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This article in CS

  1. Vol. 31 No. 2, p. 277-281
    Received: Jan 22, 1990

    * Corresponding author(s):
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Selection for Seed Set in a Wheat Population Treated with a Chemical Hybridizing Agent

  1. K. D. Kofoid 
  1. Fort Hays Branch Exp. Stn., Kansas State Univ., Hays, KS 67601



Production of hybrid seed is an important component of hybrid wheat (Triticum aestivum L.) utilization. A recurrent selection program was initiated using gridded mass selection to select for increased seed set on individual plants that had been treated with a chemical hybridizing agent (CHA). Four cycles of selection with recombination were completed using the spring wheat random-mating population NDPI. To determine the effectiveness of this selection procedure, 32 random half-sib selfed families from both the CO and the C4 cycles of selection, 32 random inbreds from the original NDP1 population, and 32 inbred lines from several wheat breeding programs were compared for both fertile seed yield (no CHA) and hybrid seed yield (0.6 kg ha−1 CHA) in replicated tests at two locations in 1986. Differences were found among entries for all traits when averaged across treatments. A significant rate ✕ entry interaction was found only among the inbred lines for grain yield, test weight, grain protein concentration, kernel weight, and kernels per spike. The families from the mass-selected population had a 20% greater seed set than the families from the original population and a 73% greater seed set than the inbred lines when treated with the CHA. Inbreds developed from the population had a 45% greater seed set than the conventional inbreds when treated. The increased hybrid seed production was associated with longer spikes and an increase in the number of spikelets per spike. When not treated with the CHA, the mass-selected group also had grain yield greater than the original population. The results indicate that outcrossing ability can be improved in wheat either directly through selection or indirectly through the use of random-mating populations.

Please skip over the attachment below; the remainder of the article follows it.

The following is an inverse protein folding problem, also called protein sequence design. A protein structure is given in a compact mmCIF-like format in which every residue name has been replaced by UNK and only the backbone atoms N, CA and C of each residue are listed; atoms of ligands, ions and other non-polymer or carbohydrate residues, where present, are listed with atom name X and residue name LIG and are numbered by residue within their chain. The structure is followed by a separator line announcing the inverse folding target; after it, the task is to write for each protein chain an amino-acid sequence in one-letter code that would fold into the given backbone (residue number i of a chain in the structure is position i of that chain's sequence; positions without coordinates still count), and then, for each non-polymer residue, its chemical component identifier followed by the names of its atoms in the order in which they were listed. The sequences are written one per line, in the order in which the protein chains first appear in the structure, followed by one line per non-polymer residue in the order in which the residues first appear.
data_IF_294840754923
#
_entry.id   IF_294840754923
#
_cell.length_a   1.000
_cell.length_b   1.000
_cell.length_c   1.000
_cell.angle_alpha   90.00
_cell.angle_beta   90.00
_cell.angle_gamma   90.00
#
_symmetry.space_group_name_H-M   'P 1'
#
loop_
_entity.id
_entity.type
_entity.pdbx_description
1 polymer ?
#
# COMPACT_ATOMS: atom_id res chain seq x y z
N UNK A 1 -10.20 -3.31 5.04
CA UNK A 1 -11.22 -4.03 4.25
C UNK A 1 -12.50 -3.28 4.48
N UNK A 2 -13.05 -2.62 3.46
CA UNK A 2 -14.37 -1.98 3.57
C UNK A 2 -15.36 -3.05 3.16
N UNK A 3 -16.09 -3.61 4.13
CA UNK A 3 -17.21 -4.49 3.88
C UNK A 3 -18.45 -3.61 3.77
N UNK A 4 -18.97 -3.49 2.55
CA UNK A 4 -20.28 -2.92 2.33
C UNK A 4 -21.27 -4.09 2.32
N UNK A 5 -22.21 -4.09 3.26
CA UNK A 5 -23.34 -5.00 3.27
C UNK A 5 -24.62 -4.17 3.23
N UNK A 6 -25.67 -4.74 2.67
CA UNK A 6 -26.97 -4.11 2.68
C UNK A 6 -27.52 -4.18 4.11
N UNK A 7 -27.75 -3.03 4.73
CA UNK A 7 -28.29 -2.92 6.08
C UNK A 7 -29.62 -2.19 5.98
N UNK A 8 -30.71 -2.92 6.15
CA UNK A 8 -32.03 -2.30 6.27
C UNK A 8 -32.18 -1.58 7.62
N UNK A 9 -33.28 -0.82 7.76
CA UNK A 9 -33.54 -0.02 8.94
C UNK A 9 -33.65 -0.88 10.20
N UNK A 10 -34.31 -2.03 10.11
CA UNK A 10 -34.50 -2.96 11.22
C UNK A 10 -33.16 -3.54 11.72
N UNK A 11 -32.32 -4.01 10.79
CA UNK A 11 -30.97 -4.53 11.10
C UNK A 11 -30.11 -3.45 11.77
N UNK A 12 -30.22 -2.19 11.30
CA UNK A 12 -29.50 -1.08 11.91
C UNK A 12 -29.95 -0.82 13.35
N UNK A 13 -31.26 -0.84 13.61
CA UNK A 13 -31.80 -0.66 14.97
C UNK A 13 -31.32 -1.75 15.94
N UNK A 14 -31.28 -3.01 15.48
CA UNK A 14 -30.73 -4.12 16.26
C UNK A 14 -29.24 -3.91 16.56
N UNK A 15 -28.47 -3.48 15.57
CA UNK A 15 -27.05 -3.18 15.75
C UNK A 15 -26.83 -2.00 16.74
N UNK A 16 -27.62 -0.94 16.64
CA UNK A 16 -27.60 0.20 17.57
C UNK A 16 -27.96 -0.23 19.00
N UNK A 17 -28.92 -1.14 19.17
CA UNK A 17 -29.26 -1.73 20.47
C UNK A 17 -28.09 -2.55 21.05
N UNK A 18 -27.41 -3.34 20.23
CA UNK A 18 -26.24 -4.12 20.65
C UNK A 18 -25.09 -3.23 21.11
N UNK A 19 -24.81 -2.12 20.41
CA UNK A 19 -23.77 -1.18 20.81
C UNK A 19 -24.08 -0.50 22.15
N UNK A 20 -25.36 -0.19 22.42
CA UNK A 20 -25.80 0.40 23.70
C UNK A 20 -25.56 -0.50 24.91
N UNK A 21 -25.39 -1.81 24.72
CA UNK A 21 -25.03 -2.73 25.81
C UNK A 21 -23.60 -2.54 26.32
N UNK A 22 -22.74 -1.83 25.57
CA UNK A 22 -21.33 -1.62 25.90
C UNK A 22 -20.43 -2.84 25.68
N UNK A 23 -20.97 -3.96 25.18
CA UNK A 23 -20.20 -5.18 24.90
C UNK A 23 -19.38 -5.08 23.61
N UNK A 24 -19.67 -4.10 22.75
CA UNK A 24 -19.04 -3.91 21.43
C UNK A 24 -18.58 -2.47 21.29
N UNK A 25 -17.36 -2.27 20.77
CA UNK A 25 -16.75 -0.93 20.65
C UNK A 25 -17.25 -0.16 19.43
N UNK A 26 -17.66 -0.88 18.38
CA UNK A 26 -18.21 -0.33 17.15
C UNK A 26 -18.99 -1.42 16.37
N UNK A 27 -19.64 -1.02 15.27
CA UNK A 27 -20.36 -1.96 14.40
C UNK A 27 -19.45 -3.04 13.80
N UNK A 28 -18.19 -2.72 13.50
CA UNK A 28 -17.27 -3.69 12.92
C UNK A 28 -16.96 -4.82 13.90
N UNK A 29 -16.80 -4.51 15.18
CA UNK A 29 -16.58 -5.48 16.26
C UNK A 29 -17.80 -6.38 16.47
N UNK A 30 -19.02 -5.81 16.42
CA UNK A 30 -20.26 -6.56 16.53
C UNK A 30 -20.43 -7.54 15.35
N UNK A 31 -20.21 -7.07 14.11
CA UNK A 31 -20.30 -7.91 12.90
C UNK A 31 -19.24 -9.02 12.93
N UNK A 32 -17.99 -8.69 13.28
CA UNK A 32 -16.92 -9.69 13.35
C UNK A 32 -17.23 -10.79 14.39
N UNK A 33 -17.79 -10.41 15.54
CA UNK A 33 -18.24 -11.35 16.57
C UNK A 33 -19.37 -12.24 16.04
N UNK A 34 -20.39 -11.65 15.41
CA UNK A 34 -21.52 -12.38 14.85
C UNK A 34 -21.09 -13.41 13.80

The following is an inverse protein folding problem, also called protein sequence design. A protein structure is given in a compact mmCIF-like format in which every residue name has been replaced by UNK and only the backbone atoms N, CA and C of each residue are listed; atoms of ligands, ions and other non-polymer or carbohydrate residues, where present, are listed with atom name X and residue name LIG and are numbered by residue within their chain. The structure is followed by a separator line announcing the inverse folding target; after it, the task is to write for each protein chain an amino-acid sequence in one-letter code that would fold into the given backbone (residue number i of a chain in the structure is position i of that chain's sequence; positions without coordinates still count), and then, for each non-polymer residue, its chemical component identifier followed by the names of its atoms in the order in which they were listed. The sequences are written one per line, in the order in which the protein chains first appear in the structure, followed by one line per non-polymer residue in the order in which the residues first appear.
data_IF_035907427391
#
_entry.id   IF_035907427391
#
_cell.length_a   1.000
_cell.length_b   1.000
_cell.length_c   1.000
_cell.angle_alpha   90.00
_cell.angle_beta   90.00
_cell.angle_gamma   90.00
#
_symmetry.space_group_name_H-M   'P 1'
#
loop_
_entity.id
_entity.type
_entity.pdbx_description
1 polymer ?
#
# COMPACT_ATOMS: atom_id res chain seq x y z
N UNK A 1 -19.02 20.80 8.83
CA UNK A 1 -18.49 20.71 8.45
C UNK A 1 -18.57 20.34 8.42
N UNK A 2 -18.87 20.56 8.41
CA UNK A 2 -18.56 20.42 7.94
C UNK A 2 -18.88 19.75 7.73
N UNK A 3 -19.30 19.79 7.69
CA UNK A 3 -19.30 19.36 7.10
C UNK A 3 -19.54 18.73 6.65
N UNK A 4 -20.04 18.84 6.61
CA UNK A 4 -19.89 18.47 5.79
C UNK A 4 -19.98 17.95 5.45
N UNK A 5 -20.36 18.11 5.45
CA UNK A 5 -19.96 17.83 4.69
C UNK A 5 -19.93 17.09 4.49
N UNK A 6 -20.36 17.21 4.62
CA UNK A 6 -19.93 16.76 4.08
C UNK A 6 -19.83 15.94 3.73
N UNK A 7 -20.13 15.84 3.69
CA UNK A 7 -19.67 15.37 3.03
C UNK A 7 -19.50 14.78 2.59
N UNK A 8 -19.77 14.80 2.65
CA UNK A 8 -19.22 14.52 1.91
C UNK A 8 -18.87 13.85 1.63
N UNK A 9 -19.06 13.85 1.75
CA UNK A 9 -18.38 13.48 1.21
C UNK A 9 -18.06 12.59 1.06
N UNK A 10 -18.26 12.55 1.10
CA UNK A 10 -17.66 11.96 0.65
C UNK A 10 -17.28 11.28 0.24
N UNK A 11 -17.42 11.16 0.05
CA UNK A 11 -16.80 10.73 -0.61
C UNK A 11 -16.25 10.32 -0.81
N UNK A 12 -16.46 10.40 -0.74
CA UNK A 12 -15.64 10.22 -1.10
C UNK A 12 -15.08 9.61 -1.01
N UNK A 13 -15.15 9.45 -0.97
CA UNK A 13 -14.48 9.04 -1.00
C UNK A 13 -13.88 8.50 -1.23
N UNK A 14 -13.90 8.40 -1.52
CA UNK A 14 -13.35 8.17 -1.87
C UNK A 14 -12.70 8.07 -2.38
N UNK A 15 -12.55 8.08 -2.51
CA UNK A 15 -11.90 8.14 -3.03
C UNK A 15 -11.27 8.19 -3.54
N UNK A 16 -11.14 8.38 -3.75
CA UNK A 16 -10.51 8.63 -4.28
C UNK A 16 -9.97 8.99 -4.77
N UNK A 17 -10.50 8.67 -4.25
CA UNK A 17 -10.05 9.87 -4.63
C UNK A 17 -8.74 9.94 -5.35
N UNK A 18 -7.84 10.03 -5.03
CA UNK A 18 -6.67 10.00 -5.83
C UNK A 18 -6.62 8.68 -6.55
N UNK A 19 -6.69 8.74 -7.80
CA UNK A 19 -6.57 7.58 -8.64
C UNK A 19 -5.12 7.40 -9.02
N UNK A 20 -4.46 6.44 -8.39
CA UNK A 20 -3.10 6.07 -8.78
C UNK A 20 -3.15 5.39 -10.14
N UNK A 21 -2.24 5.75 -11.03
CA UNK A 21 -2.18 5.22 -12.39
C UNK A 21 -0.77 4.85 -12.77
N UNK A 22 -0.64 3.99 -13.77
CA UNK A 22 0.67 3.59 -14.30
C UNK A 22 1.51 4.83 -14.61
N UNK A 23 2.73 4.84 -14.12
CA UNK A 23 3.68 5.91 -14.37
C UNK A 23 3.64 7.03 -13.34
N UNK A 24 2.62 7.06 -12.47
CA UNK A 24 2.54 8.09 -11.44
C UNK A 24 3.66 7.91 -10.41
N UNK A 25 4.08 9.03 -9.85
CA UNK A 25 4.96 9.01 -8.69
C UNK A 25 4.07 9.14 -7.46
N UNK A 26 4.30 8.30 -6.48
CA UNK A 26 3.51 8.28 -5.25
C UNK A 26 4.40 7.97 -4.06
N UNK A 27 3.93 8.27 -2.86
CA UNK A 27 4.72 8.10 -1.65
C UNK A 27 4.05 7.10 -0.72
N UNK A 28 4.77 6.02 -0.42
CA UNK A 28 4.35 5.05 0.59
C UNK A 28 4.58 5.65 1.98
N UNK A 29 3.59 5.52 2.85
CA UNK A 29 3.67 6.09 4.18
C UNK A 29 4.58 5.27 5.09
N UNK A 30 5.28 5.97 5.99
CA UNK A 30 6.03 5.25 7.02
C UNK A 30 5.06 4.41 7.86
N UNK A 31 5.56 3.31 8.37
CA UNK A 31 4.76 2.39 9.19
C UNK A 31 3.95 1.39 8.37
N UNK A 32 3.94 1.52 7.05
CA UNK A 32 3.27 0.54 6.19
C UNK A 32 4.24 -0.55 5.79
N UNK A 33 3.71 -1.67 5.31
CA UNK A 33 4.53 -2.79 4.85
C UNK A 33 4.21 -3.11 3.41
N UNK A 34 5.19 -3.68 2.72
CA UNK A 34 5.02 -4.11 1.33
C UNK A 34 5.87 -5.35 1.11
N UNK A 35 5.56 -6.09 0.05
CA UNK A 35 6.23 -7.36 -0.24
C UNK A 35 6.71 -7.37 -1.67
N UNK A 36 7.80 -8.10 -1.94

Contribution from the Crop and Weed Sciences Dep., North Dakota State Univ., Fargo, ND 58105. Research supported in part by a grant from the Shell Chemical Co., San Ramon, CA 94583. Journal article no. 1873 of the North Dakota Agric. Exp. Stn., Fargo, ND 58105.

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